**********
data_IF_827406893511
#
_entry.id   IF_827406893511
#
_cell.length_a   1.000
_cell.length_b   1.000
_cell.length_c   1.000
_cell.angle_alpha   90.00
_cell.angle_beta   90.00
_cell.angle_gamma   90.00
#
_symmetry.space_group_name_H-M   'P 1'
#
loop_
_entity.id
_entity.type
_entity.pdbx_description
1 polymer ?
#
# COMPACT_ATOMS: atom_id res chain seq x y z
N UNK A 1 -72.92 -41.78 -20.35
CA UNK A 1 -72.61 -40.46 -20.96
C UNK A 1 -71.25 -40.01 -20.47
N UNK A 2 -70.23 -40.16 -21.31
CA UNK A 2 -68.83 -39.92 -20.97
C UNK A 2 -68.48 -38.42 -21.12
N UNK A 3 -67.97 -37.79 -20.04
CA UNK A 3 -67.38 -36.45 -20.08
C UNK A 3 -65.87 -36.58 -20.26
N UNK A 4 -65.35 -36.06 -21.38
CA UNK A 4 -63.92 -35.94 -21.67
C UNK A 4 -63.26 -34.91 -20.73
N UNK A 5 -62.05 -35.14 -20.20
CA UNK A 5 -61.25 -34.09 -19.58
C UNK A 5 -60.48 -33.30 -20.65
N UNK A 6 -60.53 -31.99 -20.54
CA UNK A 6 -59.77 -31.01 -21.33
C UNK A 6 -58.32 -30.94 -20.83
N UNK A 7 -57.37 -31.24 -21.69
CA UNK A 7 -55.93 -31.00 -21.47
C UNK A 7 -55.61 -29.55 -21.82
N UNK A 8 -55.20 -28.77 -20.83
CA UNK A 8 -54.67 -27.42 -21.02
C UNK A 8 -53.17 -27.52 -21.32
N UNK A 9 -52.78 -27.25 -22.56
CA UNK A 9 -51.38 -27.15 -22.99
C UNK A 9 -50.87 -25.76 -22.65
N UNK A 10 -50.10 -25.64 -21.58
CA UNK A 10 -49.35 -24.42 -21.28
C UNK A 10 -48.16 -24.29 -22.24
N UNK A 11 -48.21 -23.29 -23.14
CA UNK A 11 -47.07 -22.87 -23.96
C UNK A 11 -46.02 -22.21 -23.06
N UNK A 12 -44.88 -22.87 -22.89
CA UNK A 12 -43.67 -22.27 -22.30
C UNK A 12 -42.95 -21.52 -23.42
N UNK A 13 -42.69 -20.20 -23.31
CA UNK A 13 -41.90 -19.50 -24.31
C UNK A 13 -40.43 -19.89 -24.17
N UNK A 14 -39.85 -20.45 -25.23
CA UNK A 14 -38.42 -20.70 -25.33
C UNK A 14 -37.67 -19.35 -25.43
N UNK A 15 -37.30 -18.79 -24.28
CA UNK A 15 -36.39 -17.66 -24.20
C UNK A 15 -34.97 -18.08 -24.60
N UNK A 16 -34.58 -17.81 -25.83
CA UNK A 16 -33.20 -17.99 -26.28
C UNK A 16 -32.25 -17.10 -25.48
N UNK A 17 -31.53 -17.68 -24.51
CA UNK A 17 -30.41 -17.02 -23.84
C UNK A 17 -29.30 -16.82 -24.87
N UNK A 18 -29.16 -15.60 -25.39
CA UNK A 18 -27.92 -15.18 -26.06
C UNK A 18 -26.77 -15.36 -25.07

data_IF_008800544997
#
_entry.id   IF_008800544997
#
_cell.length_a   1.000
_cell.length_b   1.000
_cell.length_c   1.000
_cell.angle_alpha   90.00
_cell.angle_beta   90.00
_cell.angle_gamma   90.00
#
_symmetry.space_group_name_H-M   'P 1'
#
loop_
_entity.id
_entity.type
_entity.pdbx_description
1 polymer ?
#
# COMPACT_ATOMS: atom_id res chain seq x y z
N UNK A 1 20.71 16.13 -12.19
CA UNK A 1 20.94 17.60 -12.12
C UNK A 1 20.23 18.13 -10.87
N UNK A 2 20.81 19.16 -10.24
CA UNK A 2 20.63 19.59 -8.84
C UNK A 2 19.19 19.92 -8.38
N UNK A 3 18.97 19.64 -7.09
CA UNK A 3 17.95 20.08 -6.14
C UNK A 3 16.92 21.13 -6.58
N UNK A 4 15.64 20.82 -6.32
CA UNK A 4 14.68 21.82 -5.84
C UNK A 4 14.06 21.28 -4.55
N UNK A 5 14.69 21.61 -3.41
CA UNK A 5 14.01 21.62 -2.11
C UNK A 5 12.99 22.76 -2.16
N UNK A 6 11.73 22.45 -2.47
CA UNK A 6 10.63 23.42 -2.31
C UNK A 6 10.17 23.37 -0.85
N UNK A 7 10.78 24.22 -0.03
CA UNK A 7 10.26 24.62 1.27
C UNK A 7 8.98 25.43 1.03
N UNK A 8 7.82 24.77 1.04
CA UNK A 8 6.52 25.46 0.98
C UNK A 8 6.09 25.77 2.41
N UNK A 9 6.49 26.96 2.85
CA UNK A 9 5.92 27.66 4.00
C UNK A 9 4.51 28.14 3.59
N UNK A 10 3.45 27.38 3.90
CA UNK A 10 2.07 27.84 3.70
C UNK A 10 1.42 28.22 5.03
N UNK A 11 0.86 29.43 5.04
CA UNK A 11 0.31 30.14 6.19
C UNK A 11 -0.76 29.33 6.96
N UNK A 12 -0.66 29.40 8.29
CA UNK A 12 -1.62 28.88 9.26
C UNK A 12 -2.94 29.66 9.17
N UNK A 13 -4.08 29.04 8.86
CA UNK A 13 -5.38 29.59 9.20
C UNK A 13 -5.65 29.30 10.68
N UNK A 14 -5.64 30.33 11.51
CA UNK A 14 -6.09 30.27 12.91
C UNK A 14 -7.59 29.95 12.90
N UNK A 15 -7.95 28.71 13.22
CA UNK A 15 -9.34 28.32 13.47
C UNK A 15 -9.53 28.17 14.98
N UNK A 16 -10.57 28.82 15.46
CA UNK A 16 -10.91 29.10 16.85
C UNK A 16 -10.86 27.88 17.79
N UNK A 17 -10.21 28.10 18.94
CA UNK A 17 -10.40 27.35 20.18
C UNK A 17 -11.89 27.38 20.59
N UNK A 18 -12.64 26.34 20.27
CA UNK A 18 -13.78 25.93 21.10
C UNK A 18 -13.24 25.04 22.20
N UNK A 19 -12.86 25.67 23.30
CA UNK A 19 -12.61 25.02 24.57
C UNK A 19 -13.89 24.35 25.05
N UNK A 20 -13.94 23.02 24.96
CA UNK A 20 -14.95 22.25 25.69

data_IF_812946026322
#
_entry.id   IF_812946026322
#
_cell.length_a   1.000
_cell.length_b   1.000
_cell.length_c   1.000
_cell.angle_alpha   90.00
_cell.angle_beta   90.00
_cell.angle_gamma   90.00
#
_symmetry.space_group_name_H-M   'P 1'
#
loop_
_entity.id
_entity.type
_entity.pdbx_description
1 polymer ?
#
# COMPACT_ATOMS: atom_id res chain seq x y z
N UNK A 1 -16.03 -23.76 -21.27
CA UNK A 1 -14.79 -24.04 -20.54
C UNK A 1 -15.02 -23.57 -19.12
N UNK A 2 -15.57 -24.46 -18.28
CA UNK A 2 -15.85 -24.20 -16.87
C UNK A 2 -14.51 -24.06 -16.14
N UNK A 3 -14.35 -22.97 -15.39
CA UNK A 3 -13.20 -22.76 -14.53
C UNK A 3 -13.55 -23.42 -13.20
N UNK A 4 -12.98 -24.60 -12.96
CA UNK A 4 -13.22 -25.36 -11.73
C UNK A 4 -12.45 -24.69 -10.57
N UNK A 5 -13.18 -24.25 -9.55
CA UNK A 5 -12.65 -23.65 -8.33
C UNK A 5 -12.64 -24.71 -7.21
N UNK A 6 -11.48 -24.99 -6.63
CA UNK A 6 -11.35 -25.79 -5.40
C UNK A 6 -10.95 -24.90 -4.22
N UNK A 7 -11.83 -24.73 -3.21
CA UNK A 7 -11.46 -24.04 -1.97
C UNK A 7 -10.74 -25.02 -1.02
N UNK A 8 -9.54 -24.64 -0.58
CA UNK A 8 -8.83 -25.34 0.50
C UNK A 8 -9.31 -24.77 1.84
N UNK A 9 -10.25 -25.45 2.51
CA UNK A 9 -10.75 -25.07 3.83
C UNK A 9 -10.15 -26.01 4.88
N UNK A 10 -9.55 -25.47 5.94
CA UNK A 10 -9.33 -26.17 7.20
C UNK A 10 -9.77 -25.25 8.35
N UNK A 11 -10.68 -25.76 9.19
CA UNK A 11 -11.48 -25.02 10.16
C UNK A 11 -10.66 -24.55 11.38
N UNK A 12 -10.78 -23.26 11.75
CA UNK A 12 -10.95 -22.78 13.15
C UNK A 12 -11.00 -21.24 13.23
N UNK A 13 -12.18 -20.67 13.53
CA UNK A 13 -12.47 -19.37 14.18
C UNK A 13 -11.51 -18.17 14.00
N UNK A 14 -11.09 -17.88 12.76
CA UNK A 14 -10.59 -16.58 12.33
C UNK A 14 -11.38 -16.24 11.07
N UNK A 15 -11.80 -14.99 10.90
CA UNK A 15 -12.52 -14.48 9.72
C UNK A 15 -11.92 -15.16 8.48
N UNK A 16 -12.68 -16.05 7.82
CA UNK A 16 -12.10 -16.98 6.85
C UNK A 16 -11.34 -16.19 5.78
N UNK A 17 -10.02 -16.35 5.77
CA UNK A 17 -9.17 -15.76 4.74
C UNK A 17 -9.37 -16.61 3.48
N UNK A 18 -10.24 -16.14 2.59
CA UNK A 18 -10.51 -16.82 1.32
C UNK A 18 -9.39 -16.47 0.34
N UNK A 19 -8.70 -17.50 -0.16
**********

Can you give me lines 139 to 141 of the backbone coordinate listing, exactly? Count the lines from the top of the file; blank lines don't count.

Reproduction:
C UNK A 15 -9.53 28.17 14.98
N UNK A 16 -10.57 28.82 15.46
CA UNK A 16 -10.91 29.10 16.85